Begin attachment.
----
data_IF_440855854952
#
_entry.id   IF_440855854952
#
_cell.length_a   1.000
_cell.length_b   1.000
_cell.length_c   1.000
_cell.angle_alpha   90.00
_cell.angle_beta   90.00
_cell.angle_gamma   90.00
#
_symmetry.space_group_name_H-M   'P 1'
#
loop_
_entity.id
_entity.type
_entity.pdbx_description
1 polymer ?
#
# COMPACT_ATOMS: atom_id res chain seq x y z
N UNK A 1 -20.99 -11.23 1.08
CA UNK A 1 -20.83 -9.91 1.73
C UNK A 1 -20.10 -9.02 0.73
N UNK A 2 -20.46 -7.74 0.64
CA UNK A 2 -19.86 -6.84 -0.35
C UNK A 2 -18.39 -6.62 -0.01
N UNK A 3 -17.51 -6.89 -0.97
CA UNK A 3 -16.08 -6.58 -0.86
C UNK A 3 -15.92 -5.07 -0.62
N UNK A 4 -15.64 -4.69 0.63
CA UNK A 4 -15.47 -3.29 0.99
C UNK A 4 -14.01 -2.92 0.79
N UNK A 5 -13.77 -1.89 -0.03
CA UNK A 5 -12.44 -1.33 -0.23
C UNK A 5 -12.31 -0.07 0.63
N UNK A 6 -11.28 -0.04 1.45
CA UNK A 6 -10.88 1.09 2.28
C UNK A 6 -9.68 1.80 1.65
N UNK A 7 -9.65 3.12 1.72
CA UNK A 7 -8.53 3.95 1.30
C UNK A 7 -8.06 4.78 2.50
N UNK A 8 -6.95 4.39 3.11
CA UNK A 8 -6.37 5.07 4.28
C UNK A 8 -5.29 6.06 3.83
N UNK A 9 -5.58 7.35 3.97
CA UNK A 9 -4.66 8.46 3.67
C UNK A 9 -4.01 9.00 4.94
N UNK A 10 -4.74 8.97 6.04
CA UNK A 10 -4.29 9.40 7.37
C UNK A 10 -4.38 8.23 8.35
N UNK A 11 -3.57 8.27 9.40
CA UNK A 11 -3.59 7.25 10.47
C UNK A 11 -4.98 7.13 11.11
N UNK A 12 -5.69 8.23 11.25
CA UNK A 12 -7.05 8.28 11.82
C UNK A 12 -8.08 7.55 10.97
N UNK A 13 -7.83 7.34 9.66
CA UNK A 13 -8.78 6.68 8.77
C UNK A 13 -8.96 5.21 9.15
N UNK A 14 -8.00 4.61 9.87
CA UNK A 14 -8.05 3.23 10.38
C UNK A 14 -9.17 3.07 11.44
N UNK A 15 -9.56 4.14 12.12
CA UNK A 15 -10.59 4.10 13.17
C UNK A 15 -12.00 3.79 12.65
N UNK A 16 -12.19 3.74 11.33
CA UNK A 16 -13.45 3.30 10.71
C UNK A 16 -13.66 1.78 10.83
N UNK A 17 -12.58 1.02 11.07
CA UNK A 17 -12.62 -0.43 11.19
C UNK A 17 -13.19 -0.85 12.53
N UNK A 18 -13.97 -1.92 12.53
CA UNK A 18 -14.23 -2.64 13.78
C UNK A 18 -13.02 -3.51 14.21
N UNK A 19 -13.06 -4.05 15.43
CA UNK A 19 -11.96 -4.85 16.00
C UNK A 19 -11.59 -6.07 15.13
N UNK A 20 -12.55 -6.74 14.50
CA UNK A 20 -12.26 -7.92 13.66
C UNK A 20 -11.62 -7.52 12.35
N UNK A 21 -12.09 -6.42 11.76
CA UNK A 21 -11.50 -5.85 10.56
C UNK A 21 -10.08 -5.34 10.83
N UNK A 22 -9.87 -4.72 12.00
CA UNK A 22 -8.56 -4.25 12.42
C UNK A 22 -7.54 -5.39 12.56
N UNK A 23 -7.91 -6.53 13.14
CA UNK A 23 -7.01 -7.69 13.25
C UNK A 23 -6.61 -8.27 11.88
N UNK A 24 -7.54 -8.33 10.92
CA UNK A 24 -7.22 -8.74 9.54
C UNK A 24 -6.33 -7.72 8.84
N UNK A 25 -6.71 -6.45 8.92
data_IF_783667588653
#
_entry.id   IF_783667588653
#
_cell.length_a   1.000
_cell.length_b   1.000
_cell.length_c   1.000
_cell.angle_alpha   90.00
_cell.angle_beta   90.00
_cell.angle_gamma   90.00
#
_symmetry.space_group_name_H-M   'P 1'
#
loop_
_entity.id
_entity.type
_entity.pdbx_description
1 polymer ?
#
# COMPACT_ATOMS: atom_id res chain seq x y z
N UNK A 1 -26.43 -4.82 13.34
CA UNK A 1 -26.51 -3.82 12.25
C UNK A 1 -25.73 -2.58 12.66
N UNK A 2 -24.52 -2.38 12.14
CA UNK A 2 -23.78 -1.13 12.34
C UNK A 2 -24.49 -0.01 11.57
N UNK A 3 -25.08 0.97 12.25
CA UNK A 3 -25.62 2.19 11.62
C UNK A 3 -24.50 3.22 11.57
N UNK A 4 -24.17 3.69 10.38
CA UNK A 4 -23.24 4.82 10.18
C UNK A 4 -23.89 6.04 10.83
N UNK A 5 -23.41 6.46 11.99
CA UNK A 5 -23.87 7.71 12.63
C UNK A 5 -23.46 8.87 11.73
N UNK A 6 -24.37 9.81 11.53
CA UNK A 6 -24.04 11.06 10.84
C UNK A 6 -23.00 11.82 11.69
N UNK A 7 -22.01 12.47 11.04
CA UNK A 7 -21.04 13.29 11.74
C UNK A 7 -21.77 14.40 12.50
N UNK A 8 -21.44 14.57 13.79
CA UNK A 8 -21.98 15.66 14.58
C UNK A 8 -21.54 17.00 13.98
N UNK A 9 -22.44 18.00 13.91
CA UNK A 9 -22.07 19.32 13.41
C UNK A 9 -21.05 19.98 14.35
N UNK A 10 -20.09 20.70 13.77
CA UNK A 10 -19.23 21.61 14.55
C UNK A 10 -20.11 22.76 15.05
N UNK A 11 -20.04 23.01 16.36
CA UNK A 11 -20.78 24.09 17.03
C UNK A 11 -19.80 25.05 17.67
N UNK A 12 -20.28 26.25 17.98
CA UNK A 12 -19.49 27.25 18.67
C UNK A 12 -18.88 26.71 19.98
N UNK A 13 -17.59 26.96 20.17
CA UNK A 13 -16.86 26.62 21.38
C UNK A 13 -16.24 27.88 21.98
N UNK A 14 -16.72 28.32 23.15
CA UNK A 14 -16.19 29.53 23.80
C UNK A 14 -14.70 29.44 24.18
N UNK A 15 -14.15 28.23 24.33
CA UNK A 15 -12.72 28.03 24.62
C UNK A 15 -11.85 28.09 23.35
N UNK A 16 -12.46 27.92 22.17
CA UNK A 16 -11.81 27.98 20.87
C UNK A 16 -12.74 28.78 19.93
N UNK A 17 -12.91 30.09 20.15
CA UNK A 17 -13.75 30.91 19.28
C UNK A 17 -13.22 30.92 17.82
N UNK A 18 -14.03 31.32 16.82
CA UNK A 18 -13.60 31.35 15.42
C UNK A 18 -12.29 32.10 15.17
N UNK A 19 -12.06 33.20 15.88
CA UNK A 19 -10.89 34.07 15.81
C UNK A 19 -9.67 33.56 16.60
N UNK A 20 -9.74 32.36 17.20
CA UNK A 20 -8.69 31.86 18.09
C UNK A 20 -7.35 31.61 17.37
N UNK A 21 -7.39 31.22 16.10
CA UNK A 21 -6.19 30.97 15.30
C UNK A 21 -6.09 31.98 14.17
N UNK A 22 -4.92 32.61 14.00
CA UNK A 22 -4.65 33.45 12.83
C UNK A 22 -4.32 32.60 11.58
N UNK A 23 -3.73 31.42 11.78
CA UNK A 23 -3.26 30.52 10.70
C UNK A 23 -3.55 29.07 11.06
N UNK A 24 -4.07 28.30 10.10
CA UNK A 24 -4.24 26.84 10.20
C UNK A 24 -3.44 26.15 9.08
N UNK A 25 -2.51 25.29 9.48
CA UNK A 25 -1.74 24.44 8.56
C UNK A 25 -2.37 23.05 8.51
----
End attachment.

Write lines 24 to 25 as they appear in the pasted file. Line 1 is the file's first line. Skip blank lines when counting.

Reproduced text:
N UNK A 2 -20.46 -7.74 0.64
CA UNK A 2 -19.86 -6.84 -0.35